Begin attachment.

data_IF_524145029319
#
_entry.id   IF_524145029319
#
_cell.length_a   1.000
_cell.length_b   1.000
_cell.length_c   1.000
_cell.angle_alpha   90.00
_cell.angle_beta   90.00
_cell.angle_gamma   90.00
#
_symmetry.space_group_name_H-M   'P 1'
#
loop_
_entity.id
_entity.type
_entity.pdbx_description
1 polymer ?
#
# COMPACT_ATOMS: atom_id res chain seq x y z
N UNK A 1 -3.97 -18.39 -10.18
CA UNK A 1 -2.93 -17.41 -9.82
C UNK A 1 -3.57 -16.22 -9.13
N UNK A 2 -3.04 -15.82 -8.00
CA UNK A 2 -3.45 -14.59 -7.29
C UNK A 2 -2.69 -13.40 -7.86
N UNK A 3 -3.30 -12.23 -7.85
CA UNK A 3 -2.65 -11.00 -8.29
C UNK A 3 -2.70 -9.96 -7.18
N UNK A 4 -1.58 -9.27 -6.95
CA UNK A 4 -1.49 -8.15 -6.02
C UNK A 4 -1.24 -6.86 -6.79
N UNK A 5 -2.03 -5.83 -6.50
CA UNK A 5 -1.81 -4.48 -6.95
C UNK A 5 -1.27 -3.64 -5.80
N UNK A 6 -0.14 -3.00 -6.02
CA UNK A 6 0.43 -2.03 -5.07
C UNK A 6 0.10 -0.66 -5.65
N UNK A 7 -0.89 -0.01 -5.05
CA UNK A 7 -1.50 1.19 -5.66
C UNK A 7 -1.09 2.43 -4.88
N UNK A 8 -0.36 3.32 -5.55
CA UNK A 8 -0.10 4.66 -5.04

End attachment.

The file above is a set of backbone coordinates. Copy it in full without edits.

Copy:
data_IF_524145029319
#
_entry.id   IF_524145029319
#
_cell.length_a   1.000
_cell.length_b   1.000
_cell.length_c   1.000
_cell.angle_alpha   90.00
_cell.angle_beta   90.00
_cell.angle_gamma   90.00
#
_symmetry.space_group_name_H-M   'P 1'
#
loop_
_entity.id
_entity.type
_entity.pdbx_description
1 polymer ?
#
# COMPACT_ATOMS: atom_id res chain seq x y z
N UNK A 1 -3.97 -18.39 -10.18
CA UNK A 1 -2.93 -17.41 -9.82
C UNK A 1 -3.57 -16.22 -9.13
N UNK A 2 -3.04 -15.82 -8.00
CA UNK A 2 -3.45 -14.59 -7.29
C UNK A 2 -2.69 -13.40 -7.86
N UNK A 3 -3.30 -12.23 -7.85
CA UNK A 3 -2.65 -11.00 -8.29
C UNK A 3 -2.70 -9.96 -7.18
N UNK A 4 -1.58 -9.27 -6.95
CA UNK A 4 -1.49 -8.15 -6.02
C UNK A 4 -1.24 -6.86 -6.79
N UNK A 5 -2.03 -5.83 -6.50
CA UNK A 5 -1.81 -4.48 -6.95
C UNK A 5 -1.27 -3.64 -5.80
N UNK A 6 -0.14 -3.00 -6.02
CA UNK A 6 0.43 -2.03 -5.07
C UNK A 6 0.10 -0.66 -5.65
N UNK A 7 -0.89 -0.01 -5.05
CA UNK A 7 -1.50 1.19 -5.66
C UNK A 7 -1.09 2.43 -4.88
N UNK A 8 -0.36 3.32 -5.55
CA UNK A 8 -0.10 4.66 -5.04